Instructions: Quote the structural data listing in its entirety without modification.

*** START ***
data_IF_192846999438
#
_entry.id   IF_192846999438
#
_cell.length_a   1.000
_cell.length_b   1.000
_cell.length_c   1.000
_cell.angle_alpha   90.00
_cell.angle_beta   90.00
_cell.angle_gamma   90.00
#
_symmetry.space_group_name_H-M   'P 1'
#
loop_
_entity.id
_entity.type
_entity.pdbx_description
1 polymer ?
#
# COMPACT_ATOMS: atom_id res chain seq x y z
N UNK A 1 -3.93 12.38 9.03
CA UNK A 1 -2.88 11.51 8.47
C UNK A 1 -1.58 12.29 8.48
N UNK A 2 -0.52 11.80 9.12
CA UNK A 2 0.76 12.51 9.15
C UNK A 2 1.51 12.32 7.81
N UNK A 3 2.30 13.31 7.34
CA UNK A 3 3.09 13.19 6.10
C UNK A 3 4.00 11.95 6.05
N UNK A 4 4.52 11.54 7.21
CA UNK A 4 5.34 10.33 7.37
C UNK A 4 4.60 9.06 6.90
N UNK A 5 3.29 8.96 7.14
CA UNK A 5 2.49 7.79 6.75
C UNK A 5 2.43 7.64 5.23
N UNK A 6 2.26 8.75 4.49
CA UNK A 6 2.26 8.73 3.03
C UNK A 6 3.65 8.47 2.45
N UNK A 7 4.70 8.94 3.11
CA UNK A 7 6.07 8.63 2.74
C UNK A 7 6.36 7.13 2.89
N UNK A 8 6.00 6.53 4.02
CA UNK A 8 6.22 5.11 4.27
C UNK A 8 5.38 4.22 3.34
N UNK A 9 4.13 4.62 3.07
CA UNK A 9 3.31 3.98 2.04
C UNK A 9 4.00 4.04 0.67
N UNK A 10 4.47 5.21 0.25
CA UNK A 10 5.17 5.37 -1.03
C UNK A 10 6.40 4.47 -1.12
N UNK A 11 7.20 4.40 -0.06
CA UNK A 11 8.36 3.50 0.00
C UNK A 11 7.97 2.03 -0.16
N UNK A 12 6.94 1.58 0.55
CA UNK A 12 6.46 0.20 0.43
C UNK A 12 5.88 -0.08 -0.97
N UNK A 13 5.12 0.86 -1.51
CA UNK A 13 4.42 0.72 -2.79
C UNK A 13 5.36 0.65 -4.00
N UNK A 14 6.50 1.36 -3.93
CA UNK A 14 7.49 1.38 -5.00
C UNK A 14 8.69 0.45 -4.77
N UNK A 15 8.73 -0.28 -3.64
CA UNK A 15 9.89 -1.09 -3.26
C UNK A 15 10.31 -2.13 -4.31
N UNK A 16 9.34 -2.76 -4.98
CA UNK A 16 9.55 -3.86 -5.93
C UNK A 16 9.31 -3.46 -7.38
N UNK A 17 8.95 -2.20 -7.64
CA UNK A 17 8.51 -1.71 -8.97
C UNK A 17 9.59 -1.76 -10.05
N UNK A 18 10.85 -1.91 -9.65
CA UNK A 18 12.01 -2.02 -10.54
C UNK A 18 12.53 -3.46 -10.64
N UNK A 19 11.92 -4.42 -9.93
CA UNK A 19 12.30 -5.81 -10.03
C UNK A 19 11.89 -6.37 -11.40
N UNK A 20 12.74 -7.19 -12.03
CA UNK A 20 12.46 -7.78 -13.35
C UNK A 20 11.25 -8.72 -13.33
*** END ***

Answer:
data_IF_192846999438
#
_entry.id   IF_192846999438
#
_cell.length_a   1.000
_cell.length_b   1.000
_cell.length_c   1.000
_cell.angle_alpha   90.00
_cell.angle_beta   90.00
_cell.angle_gamma   90.00
#
_symmetry.space_group_name_H-M   'P 1'
#
loop_
_entity.id
_entity.type
_entity.pdbx_description
1 polymer ?
#
# COMPACT_ATOMS: atom_id res chain seq x y z
N UNK A 1 -3.93 12.38 9.03
CA UNK A 1 -2.88 11.51 8.47
C UNK A 1 -1.58 12.29 8.48
N UNK A 2 -0.52 11.80 9.12
CA UNK A 2 0.76 12.51 9.15
C UNK A 2 1.51 12.32 7.81
N UNK A 3 2.30 13.31 7.34
CA UNK A 3 3.09 13.19 6.10
C UNK A 3 4.00 11.95 6.05
N UNK A 4 4.52 11.54 7.21
CA UNK A 4 5.34 10.33 7.37
C UNK A 4 4.60 9.06 6.90
N UNK A 5 3.29 8.96 7.14
CA UNK A 5 2.49 7.79 6.75
C UNK A 5 2.43 7.64 5.23
N UNK A 6 2.26 8.75 4.49
CA UNK A 6 2.26 8.73 3.03
C UNK A 6 3.65 8.47 2.45
N UNK A 7 4.70 8.94 3.11
CA UNK A 7 6.07 8.63 2.74
C UNK A 7 6.36 7.13 2.89
N UNK A 8 6.00 6.53 4.02
CA UNK A 8 6.22 5.11 4.27
C UNK A 8 5.38 4.22 3.34
N UNK A 9 4.13 4.62 3.07
CA UNK A 9 3.31 3.98 2.04
C UNK A 9 4.00 4.04 0.67
N UNK A 10 4.47 5.21 0.25
CA UNK A 10 5.17 5.37 -1.03
C UNK A 10 6.40 4.47 -1.12
N UNK A 11 7.20 4.40 -0.06
CA UNK A 11 8.36 3.50 0.00
C UNK A 11 7.97 2.03 -0.16
N UNK A 12 6.94 1.58 0.55
CA UNK A 12 6.46 0.20 0.43
C UNK A 12 5.88 -0.08 -0.97
N UNK A 13 5.12 0.86 -1.51
CA UNK A 13 4.42 0.72 -2.79
C UNK A 13 5.36 0.65 -4.00
N UNK A 14 6.50 1.36 -3.93
CA UNK A 14 7.49 1.38 -5.00
C UNK A 14 8.69 0.45 -4.77
N UNK A 15 8.73 -0.28 -3.64
CA UNK A 15 9.89 -1.09 -3.26
C UNK A 15 10.31 -2.13 -4.31
N UNK A 16 9.34 -2.76 -4.98
CA UNK A 16 9.55 -3.86 -5.93
C UNK A 16 9.31 -3.46 -7.38
N UNK A 17 8.95 -2.20 -7.64
CA UNK A 17 8.51 -1.71 -8.97
C UNK A 17 9.59 -1.76 -10.05
N UNK A 18 10.85 -1.91 -9.65
CA UNK A 18 12.01 -2.02 -10.54
C UNK A 18 12.53 -3.46 -10.64
N UNK A 19 11.92 -4.42 -9.93
CA UNK A 19 12.30 -5.81 -10.03
C UNK A 19 11.89 -6.37 -11.40
N UNK A 20 12.74 -7.19 -12.03
CA UNK A 20 12.46 -7.78 -13.35
C UNK A 20 11.25 -8.72 -13.33